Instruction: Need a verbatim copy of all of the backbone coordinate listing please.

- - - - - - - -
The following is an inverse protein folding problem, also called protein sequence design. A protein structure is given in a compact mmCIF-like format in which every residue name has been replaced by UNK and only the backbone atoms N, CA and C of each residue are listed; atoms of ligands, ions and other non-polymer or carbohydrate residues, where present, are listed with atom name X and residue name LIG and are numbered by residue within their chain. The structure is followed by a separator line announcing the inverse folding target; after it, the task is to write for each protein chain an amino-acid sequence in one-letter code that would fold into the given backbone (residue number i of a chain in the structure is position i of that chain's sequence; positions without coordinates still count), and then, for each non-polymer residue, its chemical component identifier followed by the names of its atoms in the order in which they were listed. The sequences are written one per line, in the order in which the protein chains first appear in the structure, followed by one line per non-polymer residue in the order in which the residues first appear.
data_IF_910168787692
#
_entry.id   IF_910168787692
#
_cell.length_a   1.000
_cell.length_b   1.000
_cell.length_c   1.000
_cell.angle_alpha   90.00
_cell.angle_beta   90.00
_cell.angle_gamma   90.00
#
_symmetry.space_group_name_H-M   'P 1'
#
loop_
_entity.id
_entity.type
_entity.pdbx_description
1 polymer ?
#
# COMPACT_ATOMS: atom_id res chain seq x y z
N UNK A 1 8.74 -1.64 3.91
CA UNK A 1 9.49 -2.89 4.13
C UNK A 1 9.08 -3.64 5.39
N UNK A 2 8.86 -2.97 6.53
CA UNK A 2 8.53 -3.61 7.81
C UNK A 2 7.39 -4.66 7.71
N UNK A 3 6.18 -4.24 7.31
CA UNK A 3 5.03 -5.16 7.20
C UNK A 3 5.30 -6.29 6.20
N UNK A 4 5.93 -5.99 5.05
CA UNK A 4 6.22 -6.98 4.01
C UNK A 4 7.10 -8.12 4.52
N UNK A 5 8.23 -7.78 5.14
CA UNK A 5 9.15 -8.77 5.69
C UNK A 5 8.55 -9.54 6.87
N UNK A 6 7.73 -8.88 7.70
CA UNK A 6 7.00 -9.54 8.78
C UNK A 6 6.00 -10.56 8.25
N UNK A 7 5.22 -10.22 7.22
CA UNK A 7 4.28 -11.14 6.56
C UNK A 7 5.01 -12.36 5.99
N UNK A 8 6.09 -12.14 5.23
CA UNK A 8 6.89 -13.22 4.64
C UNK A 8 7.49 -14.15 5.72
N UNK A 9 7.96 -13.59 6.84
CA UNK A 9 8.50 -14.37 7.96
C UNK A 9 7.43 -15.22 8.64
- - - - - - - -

The following is an inverse protein folding problem, also called protein sequence design. A protein structure is given in a compact mmCIF-like format in which every residue name has been replaced by UNK and only the backbone atoms N, CA and C of each residue are listed; atoms of ligands, ions and other non-polymer or carbohydrate residues, where present, are listed with atom name X and residue name LIG and are numbered by residue within their chain. The structure is followed by a separator line announcing the inverse folding target; after it, the task is to write for each protein chain an amino-acid sequence in one-letter code that would fold into the given backbone (residue number i of a chain in the structure is position i of that chain's sequence; positions without coordinates still count), and then, for each non-polymer residue, its chemical component identifier followed by the names of its atoms in the order in which they were listed. The sequences are written one per line, in the order in which the protein chains first appear in the structure, followed by one line per non-polymer residue in the order in which the residues first appear.
data_IF_910168787692
#
_entry.id   IF_910168787692
#
_cell.length_a   1.000
_cell.length_b   1.000
_cell.length_c   1.000
_cell.angle_alpha   90.00
_cell.angle_beta   90.00
_cell.angle_gamma   90.00
#
_symmetry.space_group_name_H-M   'P 1'
#
loop_
_entity.id
_entity.type
_entity.pdbx_description
1 polymer ?
#
# COMPACT_ATOMS: atom_id res chain seq x y z
N UNK A 1 8.74 -1.64 3.91
CA UNK A 1 9.49 -2.89 4.13
C UNK A 1 9.08 -3.64 5.39
N UNK A 2 8.86 -2.97 6.53
CA UNK A 2 8.53 -3.61 7.81
C UNK A 2 7.39 -4.66 7.71
N UNK A 3 6.18 -4.24 7.31
CA UNK A 3 5.03 -5.16 7.20
C UNK A 3 5.30 -6.29 6.20
N UNK A 4 5.93 -5.99 5.05
CA UNK A 4 6.22 -6.98 4.01
C UNK A 4 7.10 -8.12 4.52
N UNK A 5 8.23 -7.78 5.14
CA UNK A 5 9.15 -8.77 5.69
C UNK A 5 8.55 -9.54 6.87
N UNK A 6 7.73 -8.88 7.70
CA UNK A 6 7.00 -9.54 8.78
C UNK A 6 6.00 -10.56 8.25
N UNK A 7 5.22 -10.22 7.22
CA UNK A 7 4.28 -11.14 6.56
C UNK A 7 5.01 -12.36 5.99
N UNK A 8 6.09 -12.14 5.23
CA UNK A 8 6.89 -13.22 4.64
C UNK A 8 7.49 -14.15 5.72
N UNK A 9 7.96 -13.59 6.84
CA UNK A 9 8.50 -14.37 7.96
C UNK A 9 7.43 -15.22 8.64